The Relationship between literacy and Neuropsychological test performance among Adults in Zambia

Thumbnail Image
Walubita, Gabriel
Journal Title
Journal ISSN
Volume Title
The influence of demographic factors such as education, age and gender on neuropsychological test performance has received a great deal of attention in literature. Even if there is a general consensus with regard to the importance of education’s influence on cognitive functioning measured by the neuropsychological test battery, the extent to which self-reported years of education corresponds to real acquisition of literacy skills remains largely opaque, especially in Zambia, where the past access of adults to education is very unevenly distributed. Several investigators have suggested that literacy may serve as a quantitative estimate of true education experience. Among African-Americans, research has revealed that self-reported years of education repeatedly over predicts estimated literacy level. The current study examined the relationship between literacy and cognitive test performance in a sample of 324 neurologically normal rural and urban, Zambian adults, ranging in age between 20 and 65 years with 5 to above 13 years of education. The data was collected through self-administered questionnaires and neuropsychological assessment. Results of the bivariate correlation analyses revealed a moderate positive association(r=.219,n=324,p<.01) between literacy and cognitive test performance however this relationship was not as strong as that found between education(r=.65,n=324,p<.01) and cognitive test performance. Education predicted neurocognitive test scores better than literacy. There are several reasons for these findings. First, reported years of education serves as a proxy for cognitive reserve, such that the more educated one is, the greater their cognitive power. Those who are educated use more efficient processing mechanisms than their uneducated counterparts. The point is simply that a person with more cognitive reserve might be able to identify a larger collection of alternate brain networks for solving the problem at hand. Second, the experience of going through the process of education may not only be limited to acquisition of writing and reading skills but also other broader skills such as test-taking, scanning, processing speed, concentration and task switching skills acquired through incidental learning rather than being taught directly in educational environments which may influence optimal neuropsychological performance. The results of this study suggest that the use of education rather than literacy, as an estimate of the educational experience will serve as a more meaningful alternative in neuropsychological test interpretation.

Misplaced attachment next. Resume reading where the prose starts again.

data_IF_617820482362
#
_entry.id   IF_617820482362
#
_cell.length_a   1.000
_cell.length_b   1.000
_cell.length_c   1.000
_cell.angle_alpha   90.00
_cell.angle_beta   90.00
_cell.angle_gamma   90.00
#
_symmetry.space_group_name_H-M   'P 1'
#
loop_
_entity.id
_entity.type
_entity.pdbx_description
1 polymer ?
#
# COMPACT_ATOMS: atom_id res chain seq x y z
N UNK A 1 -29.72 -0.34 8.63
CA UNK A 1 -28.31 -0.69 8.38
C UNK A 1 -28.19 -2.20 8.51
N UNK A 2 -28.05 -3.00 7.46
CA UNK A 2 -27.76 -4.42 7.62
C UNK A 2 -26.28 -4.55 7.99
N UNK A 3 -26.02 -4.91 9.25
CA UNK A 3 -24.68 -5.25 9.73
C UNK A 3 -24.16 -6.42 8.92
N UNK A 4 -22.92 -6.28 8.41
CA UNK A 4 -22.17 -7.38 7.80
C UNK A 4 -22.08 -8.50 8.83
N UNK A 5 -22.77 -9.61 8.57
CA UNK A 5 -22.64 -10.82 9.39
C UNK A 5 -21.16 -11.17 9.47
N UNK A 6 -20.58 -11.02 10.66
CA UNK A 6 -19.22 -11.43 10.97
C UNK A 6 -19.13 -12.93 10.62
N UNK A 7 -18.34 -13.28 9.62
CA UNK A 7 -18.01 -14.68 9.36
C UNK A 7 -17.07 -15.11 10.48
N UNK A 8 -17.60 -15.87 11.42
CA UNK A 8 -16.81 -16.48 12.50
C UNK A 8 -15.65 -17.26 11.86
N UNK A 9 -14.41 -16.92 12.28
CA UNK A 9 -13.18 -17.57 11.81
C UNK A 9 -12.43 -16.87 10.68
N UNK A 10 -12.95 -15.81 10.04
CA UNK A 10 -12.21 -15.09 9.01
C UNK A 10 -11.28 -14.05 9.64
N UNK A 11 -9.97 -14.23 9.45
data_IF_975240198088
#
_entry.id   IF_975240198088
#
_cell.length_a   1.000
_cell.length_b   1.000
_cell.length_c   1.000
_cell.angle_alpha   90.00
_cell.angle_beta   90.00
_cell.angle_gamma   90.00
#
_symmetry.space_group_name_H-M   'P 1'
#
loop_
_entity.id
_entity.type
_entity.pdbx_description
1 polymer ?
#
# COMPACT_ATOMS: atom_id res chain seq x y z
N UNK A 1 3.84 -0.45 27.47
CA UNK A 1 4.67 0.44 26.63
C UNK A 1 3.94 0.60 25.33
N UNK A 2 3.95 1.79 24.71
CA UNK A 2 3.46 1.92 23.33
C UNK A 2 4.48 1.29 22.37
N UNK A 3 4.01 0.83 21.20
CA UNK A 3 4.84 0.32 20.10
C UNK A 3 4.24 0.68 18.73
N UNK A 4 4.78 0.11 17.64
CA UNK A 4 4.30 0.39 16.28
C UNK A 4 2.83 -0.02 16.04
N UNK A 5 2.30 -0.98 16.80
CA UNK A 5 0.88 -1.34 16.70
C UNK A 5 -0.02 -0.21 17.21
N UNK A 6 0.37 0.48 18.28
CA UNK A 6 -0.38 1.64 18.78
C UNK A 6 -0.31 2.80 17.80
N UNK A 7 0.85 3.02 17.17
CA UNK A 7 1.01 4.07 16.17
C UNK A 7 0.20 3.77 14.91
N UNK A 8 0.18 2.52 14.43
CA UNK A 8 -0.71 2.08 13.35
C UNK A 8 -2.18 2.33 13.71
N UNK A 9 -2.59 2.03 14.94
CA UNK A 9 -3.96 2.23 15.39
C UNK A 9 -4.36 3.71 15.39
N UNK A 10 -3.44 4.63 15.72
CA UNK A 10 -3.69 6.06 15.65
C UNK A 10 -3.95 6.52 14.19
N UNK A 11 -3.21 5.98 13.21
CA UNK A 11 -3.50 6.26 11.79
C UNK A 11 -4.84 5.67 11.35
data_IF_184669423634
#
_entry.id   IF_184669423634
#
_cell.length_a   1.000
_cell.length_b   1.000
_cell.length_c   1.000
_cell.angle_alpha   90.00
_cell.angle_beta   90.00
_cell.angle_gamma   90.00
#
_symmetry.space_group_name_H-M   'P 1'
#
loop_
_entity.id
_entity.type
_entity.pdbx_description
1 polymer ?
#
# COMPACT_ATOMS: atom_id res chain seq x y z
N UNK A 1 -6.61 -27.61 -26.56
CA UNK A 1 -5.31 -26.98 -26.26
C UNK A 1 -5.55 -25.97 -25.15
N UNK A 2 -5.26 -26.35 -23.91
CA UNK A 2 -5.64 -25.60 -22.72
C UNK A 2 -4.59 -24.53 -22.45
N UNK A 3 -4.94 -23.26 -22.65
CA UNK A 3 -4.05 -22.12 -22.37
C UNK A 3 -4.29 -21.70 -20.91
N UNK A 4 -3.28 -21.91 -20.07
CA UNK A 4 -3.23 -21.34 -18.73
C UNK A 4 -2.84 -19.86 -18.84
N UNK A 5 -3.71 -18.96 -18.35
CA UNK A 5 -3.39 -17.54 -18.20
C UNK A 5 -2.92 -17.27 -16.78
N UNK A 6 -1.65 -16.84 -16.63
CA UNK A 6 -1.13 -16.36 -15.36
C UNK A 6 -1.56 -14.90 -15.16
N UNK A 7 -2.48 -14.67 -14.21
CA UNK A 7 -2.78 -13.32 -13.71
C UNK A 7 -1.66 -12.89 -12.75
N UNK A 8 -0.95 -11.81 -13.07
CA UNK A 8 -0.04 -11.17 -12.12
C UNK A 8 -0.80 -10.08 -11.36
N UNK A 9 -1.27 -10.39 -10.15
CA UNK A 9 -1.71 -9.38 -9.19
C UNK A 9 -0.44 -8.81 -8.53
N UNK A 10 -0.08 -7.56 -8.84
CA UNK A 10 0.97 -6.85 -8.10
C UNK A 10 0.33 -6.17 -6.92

Neuropsychology-Research-Zambia , Cognitive neuroscience-Zambia